by the back of a woman, her legs wrapped around a man. Both were younger
than he was. Ripples started to appear around them, and Nathan blinked
while he tried to make a quite exit. Hair like strands appeared around
them, glowing red and pink, concentrated mainly around their waists.
The man fumbled with some coins at the machine the girl was stuck between,
and a box popped out. The whole background faded out, and the glow around
them intensified. Now the strands seemed more like tentacles, that flayed
around in the air, with a fiery orange core to them. Only around their
waists did the tentacles join; in other places they seemed forced apart.
The serpent tricked me into it.
The tentacles of the man slowed down from the
frenzy, followed by the woman's; Nathan realised he had been staring,
staring for maybe three seconds. The man's head swivelled to face him.
He began to move towards Nathan. Nathan tried to move, to discover he
was rooted to the spot. A blood-red glow issued forth from the man's
eyes. The woman became enveloped in a moss-green cloud; still the tentacles
waved in the air on some invisible wind. It reminded him of Medusa and
the other Gorgons. One look turns you to stone.
'Stop fuckin' staring at my bird!', came a yell
from the man, followed by a sharp pain in his chin. Nathan turned to
face him again, and noticed the glow of anger and hate grow within him.
It ebbed like the embers of a camp fire, yet ready to reignite again
in an instant. The man grabbed Nathan's shirt and pulled it up to his
chin. 'Listen, perv; get the fuck out before I make your face a bowl!'.
Nathan's feet refused to move; in fact his entire
body had gone limp, just like that day, on the beach in LA. His head
felt light. A part of him wanted to leave, but another part wanted to
stay and stop these two. He couldn't explain it to himself, but it seemed
wrong, almost an abherration to the intimacy Lauren and himself had.
With them it felt as though two halves had come together to make one;
with these two, it seemed two came together to make half.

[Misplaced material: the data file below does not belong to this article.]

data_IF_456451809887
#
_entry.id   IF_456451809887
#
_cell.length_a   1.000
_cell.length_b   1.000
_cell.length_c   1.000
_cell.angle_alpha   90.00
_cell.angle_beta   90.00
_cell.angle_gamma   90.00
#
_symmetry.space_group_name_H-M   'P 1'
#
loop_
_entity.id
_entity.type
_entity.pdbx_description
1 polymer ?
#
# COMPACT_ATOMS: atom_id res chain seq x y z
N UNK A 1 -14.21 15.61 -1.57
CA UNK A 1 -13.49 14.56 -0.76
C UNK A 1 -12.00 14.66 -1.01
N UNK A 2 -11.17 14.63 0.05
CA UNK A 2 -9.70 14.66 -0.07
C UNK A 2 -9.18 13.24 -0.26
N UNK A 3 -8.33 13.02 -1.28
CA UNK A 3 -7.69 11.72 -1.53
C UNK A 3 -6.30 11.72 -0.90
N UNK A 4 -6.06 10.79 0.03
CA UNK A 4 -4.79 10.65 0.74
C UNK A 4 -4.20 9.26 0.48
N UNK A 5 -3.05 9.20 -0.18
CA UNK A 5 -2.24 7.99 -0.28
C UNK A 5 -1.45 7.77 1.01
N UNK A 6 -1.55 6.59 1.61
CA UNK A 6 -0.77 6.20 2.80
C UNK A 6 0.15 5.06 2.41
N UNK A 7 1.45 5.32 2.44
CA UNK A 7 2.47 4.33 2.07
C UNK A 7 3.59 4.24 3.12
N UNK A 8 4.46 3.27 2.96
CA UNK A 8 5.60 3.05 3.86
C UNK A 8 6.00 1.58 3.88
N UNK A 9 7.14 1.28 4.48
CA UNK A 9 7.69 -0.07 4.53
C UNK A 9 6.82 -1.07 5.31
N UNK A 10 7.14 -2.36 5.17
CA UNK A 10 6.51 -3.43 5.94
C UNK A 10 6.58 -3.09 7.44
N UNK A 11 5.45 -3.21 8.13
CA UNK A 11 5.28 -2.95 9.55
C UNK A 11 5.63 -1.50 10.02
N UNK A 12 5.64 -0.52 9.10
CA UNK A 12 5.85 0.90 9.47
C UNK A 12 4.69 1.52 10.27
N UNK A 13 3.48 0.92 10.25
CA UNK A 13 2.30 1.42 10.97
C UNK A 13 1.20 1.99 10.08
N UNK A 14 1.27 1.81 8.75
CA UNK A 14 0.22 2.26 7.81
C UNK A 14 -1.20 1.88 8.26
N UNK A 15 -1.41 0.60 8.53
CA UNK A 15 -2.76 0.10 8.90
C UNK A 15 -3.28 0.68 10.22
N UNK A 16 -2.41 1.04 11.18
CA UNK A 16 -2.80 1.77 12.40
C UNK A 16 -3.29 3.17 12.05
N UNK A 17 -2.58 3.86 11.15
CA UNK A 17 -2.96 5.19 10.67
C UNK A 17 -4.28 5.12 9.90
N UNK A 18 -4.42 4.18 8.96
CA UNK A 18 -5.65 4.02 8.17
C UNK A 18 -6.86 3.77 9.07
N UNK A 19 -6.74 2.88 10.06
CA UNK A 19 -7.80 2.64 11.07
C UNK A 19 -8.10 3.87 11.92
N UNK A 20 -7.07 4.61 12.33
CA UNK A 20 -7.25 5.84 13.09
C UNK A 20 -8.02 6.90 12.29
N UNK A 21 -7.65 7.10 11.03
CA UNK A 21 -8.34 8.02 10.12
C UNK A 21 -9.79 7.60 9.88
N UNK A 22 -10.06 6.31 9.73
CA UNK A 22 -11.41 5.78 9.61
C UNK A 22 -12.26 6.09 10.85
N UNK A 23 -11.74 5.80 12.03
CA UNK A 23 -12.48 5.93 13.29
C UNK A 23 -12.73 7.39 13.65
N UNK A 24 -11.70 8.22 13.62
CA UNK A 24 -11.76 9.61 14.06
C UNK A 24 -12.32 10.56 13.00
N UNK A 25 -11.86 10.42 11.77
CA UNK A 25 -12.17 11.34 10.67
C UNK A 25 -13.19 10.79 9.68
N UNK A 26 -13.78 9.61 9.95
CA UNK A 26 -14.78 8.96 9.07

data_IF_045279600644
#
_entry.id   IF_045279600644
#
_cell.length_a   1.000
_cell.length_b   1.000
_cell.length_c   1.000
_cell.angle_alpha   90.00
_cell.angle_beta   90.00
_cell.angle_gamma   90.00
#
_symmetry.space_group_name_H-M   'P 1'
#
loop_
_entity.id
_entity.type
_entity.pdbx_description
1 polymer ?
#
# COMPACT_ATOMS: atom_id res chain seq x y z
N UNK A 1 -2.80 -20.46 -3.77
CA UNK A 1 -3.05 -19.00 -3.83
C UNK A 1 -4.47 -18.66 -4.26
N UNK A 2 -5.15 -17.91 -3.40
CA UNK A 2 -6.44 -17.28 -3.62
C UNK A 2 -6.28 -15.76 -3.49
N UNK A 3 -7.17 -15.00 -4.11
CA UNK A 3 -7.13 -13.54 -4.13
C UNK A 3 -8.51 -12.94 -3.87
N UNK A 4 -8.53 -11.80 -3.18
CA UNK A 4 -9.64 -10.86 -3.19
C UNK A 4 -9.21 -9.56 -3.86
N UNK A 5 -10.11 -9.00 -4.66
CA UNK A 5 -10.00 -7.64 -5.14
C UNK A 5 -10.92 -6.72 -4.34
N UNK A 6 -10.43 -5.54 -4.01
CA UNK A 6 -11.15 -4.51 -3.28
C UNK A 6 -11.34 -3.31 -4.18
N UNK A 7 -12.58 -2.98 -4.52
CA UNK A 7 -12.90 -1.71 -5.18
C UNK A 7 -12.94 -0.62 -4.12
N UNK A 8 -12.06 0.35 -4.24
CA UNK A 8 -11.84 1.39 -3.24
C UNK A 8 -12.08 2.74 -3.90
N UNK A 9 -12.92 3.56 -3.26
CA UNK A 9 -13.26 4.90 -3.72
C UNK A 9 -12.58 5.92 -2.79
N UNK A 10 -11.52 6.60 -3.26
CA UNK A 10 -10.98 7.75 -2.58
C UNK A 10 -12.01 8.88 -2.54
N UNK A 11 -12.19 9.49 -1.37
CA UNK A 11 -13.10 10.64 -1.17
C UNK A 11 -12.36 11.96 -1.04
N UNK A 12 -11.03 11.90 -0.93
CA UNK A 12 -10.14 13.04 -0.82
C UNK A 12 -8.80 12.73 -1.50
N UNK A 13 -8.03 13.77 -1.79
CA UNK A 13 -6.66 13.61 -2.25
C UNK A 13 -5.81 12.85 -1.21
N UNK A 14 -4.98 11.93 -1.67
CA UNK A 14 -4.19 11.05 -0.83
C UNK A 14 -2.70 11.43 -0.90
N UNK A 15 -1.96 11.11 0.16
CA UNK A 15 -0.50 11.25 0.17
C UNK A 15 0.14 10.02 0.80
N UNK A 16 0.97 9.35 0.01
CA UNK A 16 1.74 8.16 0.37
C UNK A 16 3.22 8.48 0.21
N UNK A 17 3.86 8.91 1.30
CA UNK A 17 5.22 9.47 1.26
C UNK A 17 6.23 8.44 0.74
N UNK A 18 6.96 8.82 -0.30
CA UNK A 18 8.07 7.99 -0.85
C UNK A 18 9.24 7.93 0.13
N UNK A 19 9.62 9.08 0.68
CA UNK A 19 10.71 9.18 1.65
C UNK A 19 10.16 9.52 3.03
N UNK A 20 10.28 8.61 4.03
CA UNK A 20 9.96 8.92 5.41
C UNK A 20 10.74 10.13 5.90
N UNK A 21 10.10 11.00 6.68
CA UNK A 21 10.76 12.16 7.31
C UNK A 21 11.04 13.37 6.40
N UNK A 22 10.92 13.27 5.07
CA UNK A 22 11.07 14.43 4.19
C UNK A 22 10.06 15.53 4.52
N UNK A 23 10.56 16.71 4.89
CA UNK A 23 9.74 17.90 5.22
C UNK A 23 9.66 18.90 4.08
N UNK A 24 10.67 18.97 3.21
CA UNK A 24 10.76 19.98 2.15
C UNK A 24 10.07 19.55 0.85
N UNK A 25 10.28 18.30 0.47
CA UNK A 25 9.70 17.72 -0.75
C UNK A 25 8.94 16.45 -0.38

He felt himself lifted away, heard a cry of
'Right then!', a door swung open, and then what he hoped was the outer
door crunching against his back. The last glimpse he had of the couple,
and of the shapes, was of the waist tentacles draw tighter as the pair
resumed their previous position.
He pushed himself slowly up, using the door
as support. Pain rushed back as did the scenery, and he stroked his
spine, as if that would help. He tried to ignore the sounds from inside
the bathroom whilst he . The crowds near the exits parted, and there
was Lauren; her head high. He moved towards her. As he did so, he noticed
her drooped lower lip, and her raised eyebrows that framed nervous eyes.
She looked at him. He took her in his arms, whispered in her ear. 'Lauren,
what is it?'
'Willow and Darren. They said they'd be here
and they're never late. I can't help but feeling something's wrong with
them,', she said, as she drew her head back. Nathan tried to pick some
thought out through her eyes.
'Like they had to go to hospital?'
'Yes...'. She trailed off. Nathan plucked back
his chin, with the attention she payed to it. 'What happened to you,
He forced a laugh out from between his teeth.
'Funny story. I...I tripped over a wet floor sign after I managed not
to slip on the actual wet. It's not showing, is it?'
Her hand brushed his cheek, cupped it with the
thumb stroking his cheekbones. Her hand felt warm, soft and caring;
but who was he to share his pain with the woman he loved? His chin didn't
sting as it did before; an injured dignity the worst of his wounds.
He knew how she worried about him in LA. He had caught her with half-opened
eyes, standing in the door-frame of the hotel bedroom. Her gaze rested
upon him, and her expression he could only describe as a sigh. That
hurt him as much as he could see it hurt her.
He saw that sigh again on her face, and she
said: 'Okay, Nate.'